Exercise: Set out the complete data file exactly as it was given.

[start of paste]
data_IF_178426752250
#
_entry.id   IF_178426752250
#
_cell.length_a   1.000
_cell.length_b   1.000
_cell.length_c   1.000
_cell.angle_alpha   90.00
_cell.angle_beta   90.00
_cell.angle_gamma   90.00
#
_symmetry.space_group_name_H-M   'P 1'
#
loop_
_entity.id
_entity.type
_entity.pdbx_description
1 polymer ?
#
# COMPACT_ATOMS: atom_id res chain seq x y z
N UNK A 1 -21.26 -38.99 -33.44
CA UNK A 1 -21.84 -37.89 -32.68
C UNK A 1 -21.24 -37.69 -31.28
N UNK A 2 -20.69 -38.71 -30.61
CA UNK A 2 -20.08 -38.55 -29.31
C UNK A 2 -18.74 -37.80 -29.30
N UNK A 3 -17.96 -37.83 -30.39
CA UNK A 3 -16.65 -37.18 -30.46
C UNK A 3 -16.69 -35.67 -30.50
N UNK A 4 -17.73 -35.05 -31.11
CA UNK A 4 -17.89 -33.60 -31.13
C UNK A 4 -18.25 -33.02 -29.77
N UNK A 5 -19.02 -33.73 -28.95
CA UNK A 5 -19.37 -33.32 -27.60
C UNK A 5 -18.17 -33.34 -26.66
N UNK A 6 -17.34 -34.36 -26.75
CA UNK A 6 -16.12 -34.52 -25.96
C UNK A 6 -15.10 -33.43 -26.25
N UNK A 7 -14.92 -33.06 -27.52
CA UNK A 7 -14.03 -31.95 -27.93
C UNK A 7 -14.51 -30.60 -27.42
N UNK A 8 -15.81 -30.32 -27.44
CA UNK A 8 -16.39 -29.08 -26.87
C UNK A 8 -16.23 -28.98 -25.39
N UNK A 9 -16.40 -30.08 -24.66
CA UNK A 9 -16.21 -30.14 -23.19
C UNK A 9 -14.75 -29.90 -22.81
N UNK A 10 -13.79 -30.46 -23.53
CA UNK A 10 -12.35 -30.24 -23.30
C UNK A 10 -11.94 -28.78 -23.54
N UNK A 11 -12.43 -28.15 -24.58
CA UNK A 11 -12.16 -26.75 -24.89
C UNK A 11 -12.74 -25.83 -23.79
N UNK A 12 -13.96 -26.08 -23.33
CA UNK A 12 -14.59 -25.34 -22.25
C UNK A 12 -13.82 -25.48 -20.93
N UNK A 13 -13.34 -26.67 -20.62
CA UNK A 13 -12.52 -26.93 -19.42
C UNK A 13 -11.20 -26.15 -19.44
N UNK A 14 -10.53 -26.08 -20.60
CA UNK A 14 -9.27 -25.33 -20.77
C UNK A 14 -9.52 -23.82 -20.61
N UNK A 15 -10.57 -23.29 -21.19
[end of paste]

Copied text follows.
data_IF_178426752250
#
_entry.id   IF_178426752250
#
_cell.length_a   1.000
_cell.length_b   1.000
_cell.length_c   1.000
_cell.angle_alpha   90.00
_cell.angle_beta   90.00
_cell.angle_gamma   90.00
#
_symmetry.space_group_name_H-M   'P 1'
#
loop_
_entity.id
_entity.type
_entity.pdbx_description
1 polymer ?
#
# COMPACT_ATOMS: atom_id res chain seq x y z
N UNK A 1 -21.26 -38.99 -33.44
CA UNK A 1 -21.84 -37.89 -32.68
C UNK A 1 -21.24 -37.69 -31.28
N UNK A 2 -20.69 -38.71 -30.61
CA UNK A 2 -20.08 -38.55 -29.31
C UNK A 2 -18.74 -37.80 -29.30
N UNK A 3 -17.96 -37.83 -30.39
CA UNK A 3 -16.65 -37.18 -30.46
C UNK A 3 -16.69 -35.67 -30.50
N UNK A 4 -17.73 -35.05 -31.11
CA UNK A 4 -17.89 -33.60 -31.13
C UNK A 4 -18.25 -33.02 -29.77
N UNK A 5 -19.02 -33.73 -28.95
CA UNK A 5 -19.37 -33.32 -27.60
C UNK A 5 -18.17 -33.34 -26.66
N UNK A 6 -17.34 -34.36 -26.75
CA UNK A 6 -16.12 -34.52 -25.96
C UNK A 6 -15.10 -33.43 -26.25
N UNK A 7 -14.92 -33.06 -27.52
CA UNK A 7 -14.03 -31.95 -27.93
C UNK A 7 -14.51 -30.60 -27.42
N UNK A 8 -15.81 -30.32 -27.44
CA UNK A 8 -16.39 -29.08 -26.87
C UNK A 8 -16.23 -28.98 -25.39
N UNK A 9 -16.40 -30.08 -24.66
CA UNK A 9 -16.21 -30.14 -23.19
C UNK A 9 -14.75 -29.90 -22.81
N UNK A 10 -13.79 -30.46 -23.53
CA UNK A 10 -12.35 -30.24 -23.30
C UNK A 10 -11.94 -28.78 -23.54
N UNK A 11 -12.43 -28.15 -24.58
CA UNK A 11 -12.16 -26.75 -24.89
C UNK A 11 -12.74 -25.83 -23.79
N UNK A 12 -13.96 -26.08 -23.33
CA UNK A 12 -14.59 -25.34 -22.25
C UNK A 12 -13.82 -25.48 -20.93
N UNK A 13 -13.34 -26.67 -20.62
CA UNK A 13 -12.52 -26.93 -19.42
C UNK A 13 -11.20 -26.15 -19.44
N UNK A 14 -10.53 -26.08 -20.60
CA UNK A 14 -9.27 -25.33 -20.77
C UNK A 14 -9.52 -23.82 -20.61
N UNK A 15 -10.57 -23.29 -21.19